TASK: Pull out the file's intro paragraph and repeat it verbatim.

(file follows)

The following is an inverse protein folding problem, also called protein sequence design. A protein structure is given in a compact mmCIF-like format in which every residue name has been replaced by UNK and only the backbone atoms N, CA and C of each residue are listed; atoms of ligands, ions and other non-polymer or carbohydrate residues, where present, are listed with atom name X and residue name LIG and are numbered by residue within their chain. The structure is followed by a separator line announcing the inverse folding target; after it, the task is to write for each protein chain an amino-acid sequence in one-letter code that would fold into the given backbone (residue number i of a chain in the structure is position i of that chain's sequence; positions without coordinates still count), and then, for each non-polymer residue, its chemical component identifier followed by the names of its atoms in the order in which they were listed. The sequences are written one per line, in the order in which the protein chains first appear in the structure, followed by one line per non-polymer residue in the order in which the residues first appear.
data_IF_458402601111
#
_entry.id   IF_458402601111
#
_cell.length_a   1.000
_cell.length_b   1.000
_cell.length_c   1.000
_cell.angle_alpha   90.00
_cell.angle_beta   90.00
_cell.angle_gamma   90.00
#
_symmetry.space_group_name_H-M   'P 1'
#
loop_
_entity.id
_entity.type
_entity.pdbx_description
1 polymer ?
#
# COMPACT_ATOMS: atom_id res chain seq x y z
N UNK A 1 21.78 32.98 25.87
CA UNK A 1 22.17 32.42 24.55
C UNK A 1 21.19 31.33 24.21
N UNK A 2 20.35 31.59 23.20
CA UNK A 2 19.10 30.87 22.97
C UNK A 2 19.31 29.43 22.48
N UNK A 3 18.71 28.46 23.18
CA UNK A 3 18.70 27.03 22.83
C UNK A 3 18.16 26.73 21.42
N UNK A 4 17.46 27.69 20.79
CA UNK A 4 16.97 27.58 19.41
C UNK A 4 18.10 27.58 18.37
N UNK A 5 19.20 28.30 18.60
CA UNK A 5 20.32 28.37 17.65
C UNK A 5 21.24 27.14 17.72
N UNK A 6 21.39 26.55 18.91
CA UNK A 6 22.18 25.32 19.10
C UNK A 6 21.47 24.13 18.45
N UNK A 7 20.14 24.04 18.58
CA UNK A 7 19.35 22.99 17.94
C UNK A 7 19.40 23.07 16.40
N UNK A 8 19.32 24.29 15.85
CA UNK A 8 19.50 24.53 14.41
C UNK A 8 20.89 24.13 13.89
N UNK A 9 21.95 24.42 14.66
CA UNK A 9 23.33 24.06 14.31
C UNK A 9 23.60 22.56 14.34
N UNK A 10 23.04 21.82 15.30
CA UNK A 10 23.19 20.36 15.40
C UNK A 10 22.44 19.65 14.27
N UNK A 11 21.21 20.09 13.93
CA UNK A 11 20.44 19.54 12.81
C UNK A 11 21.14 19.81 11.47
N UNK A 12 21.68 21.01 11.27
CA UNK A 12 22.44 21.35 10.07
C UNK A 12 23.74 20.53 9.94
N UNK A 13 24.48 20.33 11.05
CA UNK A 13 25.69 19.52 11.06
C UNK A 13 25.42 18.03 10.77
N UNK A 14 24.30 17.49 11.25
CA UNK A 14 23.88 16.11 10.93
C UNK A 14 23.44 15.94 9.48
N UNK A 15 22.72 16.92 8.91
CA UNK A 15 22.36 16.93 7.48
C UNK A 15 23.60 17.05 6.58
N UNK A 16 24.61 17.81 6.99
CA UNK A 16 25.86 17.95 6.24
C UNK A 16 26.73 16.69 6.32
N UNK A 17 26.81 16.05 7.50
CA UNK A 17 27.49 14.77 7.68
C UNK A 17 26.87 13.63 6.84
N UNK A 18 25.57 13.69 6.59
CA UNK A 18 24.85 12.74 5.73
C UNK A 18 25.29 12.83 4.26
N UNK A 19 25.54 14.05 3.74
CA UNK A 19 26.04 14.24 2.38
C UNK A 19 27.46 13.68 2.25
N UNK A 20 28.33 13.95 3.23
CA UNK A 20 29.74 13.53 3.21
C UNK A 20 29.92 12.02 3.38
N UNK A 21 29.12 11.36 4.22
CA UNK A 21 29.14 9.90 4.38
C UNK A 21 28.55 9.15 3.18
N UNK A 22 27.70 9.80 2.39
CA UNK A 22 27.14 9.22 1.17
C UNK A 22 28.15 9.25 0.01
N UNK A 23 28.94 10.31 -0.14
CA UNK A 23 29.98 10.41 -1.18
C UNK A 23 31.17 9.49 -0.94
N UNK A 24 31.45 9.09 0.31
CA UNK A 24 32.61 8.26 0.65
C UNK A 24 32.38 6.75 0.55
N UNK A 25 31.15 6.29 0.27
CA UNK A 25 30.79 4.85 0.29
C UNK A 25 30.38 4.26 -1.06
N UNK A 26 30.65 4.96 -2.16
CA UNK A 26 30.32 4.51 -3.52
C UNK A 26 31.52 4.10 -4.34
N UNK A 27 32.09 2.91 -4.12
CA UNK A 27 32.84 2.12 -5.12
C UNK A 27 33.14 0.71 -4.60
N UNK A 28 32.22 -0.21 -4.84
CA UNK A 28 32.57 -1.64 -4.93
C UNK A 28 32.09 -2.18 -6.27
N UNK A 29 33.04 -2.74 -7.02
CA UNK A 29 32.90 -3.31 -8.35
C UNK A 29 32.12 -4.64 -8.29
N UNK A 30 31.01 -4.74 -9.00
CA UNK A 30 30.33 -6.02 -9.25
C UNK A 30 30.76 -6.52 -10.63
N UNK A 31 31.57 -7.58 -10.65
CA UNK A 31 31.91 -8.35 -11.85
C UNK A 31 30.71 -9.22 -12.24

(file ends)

The following is an inverse protein folding problem, also called protein sequence design. A protein structure is given in a compact mmCIF-like format in which every residue name has been replaced by UNK and only the backbone atoms N, CA and C of each residue are listed; atoms of ligands, ions and other non-polymer or carbohydrate residues, where present, are listed with atom name X and residue name LIG and are numbered by residue within their chain. The structure is followed by a separator line announcing the inverse folding target; after it, the task is to write for each protein chain an amino-acid sequence in one-letter code that would fold into the given backbone (residue number i of a chain in the structure is position i of that chain's sequence; positions without coordinates still count), and then, for each non-polymer residue, its chemical component identifier followed by the names of its atoms in the order in which they were listed. The sequences are written one per line, in the order in which the protein chains first appear in the structure, followed by one line per non-polymer residue in the order in which the residues first appear.